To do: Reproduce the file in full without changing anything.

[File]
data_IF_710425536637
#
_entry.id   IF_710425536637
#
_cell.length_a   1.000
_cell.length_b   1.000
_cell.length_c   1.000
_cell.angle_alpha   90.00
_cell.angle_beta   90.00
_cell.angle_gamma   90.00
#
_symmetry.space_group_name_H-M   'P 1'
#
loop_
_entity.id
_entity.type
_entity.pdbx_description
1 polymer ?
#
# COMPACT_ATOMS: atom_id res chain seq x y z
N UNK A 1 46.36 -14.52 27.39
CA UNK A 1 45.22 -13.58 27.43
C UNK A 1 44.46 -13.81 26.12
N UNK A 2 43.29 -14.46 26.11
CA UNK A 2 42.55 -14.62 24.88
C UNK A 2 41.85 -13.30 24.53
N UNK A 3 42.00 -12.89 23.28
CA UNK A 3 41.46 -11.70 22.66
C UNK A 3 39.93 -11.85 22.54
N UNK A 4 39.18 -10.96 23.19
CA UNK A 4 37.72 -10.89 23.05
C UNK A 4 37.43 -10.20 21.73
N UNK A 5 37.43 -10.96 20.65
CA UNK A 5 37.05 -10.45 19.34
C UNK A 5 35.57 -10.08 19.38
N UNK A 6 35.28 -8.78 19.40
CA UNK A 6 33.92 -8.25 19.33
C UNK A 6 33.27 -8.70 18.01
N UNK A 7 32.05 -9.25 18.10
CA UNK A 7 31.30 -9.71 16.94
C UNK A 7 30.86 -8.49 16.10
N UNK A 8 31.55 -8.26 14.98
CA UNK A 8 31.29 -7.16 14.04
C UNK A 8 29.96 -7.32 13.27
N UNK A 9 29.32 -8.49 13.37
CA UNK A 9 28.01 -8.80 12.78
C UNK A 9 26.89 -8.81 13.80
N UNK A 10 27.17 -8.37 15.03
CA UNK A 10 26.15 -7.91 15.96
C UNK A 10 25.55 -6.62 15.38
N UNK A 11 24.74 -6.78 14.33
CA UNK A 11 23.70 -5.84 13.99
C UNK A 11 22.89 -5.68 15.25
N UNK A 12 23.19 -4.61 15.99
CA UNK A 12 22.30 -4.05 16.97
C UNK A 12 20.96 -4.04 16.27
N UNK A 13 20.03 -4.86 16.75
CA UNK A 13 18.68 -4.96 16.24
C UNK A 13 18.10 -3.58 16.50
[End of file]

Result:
data_IF_710425536637
#
_entry.id   IF_710425536637
#
_cell.length_a   1.000
_cell.length_b   1.000
_cell.length_c   1.000
_cell.angle_alpha   90.00
_cell.angle_beta   90.00
_cell.angle_gamma   90.00
#
_symmetry.space_group_name_H-M   'P 1'
#
loop_
_entity.id
_entity.type
_entity.pdbx_description
1 polymer ?
#
# COMPACT_ATOMS: atom_id res chain seq x y z
N UNK A 1 46.36 -14.52 27.39
CA UNK A 1 45.22 -13.58 27.43
C UNK A 1 44.46 -13.81 26.12
N UNK A 2 43.29 -14.46 26.11
CA UNK A 2 42.55 -14.62 24.88
C UNK A 2 41.85 -13.30 24.53
N UNK A 3 42.00 -12.89 23.28
CA UNK A 3 41.46 -11.70 22.66
C UNK A 3 39.93 -11.85 22.54
N UNK A 4 39.18 -10.96 23.19
CA UNK A 4 37.72 -10.89 23.05
C UNK A 4 37.43 -10.20 21.73
N UNK A 5 37.43 -10.96 20.65
CA UNK A 5 37.05 -10.45 19.34
C UNK A 5 35.57 -10.08 19.38
N UNK A 6 35.28 -8.78 19.40
CA UNK A 6 33.92 -8.25 19.33
C UNK A 6 33.27 -8.70 18.01
N UNK A 7 32.05 -9.25 18.10
CA UNK A 7 31.30 -9.71 16.94
C UNK A 7 30.86 -8.49 16.10
N UNK A 8 31.55 -8.26 14.98
CA UNK A 8 31.29 -7.16 14.04
C UNK A 8 29.96 -7.32 13.27
N UNK A 9 29.32 -8.49 13.37
CA UNK A 9 28.01 -8.80 12.78
C UNK A 9 26.89 -8.81 13.80
N UNK A 10 27.17 -8.37 15.03
CA UNK A 10 26.15 -7.91 15.96
C UNK A 10 25.55 -6.62 15.38
N UNK A 11 24.74 -6.78 14.33
CA UNK A 11 23.70 -5.84 13.99
C UNK A 11 22.89 -5.68 15.25
N UNK A 12 23.19 -4.61 15.99
CA UNK A 12 22.30 -4.05 16.97
C UNK A 12 20.96 -4.04 16.27
N UNK A 13 20.03 -4.86 16.75
CA UNK A 13 18.68 -4.96 16.24
C UNK A 13 18.10 -3.58 16.50